This paper’s abstract explains that the “clearest career path to the middle class generally involves access, and completion, of postsecondary education. However, persons with disabilities are less likely to enroll or graduate from college compared with their same-age peers without disabilities. The quality of life of students with disabilities, and their well-being, may be a root cause of low graduation rates. To flourish in life is to both feel good and function effectively. Seligman developed the Positive Emotion, Engagement, Relationships, Meaning, and Accomplishment (PERMA) model that may be useful in understanding the well-being of individuals. The purpose of this study is to examine the factorial structure of the PERMA model in sample college students with disabilities and then examine the model’s relationship with outcomes important to college adjustment, such as academic achievement, relationship problems, stress, life satisfaction, and core self-evaluation.”

The abstract continues: “Ninety-seven college students with disabilities enrolled in Science, Technology, Engineering, and Mathematics (STEM) were recruited for the study. Findings support a one-factor solution for the PERMA measurement model. Furthermore, PERMA was negatively correlated with factors associated with college difficulty and positively associated with factors linked to college success. The PERMA model also demonstrated that well-being mediates the relationship between functional disability and life satisfaction. Implications for rehabilitation researchers and practitioners are reviewed.”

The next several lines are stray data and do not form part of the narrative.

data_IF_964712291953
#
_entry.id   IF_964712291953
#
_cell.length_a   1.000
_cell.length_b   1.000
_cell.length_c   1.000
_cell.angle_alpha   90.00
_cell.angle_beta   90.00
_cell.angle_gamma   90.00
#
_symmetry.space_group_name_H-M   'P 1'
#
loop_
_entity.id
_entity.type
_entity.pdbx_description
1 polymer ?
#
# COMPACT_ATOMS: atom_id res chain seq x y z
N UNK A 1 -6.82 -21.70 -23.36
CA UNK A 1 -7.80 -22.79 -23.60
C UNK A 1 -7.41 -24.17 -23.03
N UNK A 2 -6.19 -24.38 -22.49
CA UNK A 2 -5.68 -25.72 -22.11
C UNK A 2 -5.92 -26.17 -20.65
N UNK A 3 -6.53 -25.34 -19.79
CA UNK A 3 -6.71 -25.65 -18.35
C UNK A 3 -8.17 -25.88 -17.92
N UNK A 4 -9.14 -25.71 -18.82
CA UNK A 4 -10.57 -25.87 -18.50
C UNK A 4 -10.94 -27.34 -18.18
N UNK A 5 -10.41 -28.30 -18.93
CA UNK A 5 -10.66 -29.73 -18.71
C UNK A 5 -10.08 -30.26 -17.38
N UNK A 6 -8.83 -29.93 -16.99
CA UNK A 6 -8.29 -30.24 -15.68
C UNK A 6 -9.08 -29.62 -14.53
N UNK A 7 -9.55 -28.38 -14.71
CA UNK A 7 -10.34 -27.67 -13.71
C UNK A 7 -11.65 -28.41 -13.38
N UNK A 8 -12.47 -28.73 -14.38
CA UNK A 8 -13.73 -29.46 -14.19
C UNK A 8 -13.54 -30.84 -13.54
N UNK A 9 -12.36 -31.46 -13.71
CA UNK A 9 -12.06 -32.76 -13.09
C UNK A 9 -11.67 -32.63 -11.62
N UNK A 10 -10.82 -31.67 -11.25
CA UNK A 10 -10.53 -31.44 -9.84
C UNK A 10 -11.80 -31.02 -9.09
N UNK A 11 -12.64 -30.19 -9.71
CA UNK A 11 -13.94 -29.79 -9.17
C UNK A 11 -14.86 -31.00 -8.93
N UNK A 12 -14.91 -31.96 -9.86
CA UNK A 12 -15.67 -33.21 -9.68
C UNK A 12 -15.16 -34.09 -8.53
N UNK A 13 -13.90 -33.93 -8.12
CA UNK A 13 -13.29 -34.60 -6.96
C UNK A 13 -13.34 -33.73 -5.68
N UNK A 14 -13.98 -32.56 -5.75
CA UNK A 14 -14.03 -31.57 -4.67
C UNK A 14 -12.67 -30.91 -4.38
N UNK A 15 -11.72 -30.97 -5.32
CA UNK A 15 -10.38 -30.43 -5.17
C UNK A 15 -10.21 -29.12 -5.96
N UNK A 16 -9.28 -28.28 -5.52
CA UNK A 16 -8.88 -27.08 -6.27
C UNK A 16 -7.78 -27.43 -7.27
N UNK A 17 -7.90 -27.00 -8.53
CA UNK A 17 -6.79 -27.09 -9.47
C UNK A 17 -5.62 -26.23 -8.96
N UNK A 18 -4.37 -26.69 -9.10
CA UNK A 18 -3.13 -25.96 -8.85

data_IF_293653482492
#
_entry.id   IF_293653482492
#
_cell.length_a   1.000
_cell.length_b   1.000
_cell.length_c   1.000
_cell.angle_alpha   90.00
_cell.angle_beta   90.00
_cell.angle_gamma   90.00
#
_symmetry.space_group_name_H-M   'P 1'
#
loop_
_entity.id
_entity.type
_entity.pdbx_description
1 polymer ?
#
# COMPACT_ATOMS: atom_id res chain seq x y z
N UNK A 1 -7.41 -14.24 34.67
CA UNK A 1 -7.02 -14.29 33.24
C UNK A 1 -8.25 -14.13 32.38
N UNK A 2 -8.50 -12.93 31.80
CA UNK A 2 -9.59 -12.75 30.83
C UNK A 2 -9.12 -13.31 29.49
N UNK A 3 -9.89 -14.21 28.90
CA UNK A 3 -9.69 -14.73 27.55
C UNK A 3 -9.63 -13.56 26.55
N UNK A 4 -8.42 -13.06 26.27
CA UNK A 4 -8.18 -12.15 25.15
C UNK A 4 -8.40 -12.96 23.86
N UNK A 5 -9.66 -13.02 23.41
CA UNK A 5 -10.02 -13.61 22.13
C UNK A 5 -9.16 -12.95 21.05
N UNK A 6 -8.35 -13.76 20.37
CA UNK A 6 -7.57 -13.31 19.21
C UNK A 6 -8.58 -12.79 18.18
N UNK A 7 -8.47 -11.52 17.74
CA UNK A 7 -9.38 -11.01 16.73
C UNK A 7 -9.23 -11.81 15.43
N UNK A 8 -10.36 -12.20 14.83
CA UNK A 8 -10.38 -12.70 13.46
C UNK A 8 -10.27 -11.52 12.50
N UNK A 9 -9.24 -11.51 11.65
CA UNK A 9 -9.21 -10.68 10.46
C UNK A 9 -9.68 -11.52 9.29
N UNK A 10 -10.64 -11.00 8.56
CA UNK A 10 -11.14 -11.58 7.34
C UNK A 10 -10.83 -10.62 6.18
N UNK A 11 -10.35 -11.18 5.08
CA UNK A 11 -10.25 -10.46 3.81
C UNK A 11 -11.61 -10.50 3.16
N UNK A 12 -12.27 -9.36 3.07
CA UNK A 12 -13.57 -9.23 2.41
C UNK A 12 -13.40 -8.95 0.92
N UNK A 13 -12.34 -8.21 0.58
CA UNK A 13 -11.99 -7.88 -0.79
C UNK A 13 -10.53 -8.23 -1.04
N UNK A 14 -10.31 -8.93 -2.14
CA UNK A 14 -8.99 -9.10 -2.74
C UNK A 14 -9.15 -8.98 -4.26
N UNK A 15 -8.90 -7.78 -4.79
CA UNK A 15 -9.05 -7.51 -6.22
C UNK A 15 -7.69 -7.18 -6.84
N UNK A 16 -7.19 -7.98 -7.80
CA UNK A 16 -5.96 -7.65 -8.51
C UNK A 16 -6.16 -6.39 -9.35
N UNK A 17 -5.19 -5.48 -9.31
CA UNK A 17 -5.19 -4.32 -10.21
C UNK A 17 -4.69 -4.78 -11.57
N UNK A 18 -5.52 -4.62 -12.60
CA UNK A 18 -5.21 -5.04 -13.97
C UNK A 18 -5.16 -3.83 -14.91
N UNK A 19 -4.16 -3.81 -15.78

• The third-place ARCA Research Award was for a study appearing in The Rehabilitation Counseling Bulletin titled, “A Needs Driven Model of Workplace Social Effectiveness in Adults With Disabilities.” (Read the study here.) 

The lead author on this paper is UW-Madison’s Brian Phillips, an associate professor with the Department of Rehabilitation Psychology and Special Education. Co-authors include: RPSE doctoral students Reyes, Alexandra Kriofske Mainella and Rachel Kesselmayer; and RPSE master’s degree alumnus Joseph Jacobson. 

This paper’s abstract reports: “Social effectiveness is central to workplace success. Yet, surprisingly little is known about the factors that influence effectiveness in managing the social requirements of the workplace. This study provides a preliminary analysis of a model of workplace social effectiveness for adults with disabilities. … Results from a structural equation model analysis suggest that both a communal and positive social approach predict workplace social effectiveness. The ability to connect with others partially mediated relationships between both communal and positive approaches and workplace social effectiveness. Although the cross-sectional and self-report nature of this study limits the conclusions that can be drawn, the findings lay a groundwork for further model testing and clinical interventions in rehabilitation counseling services.”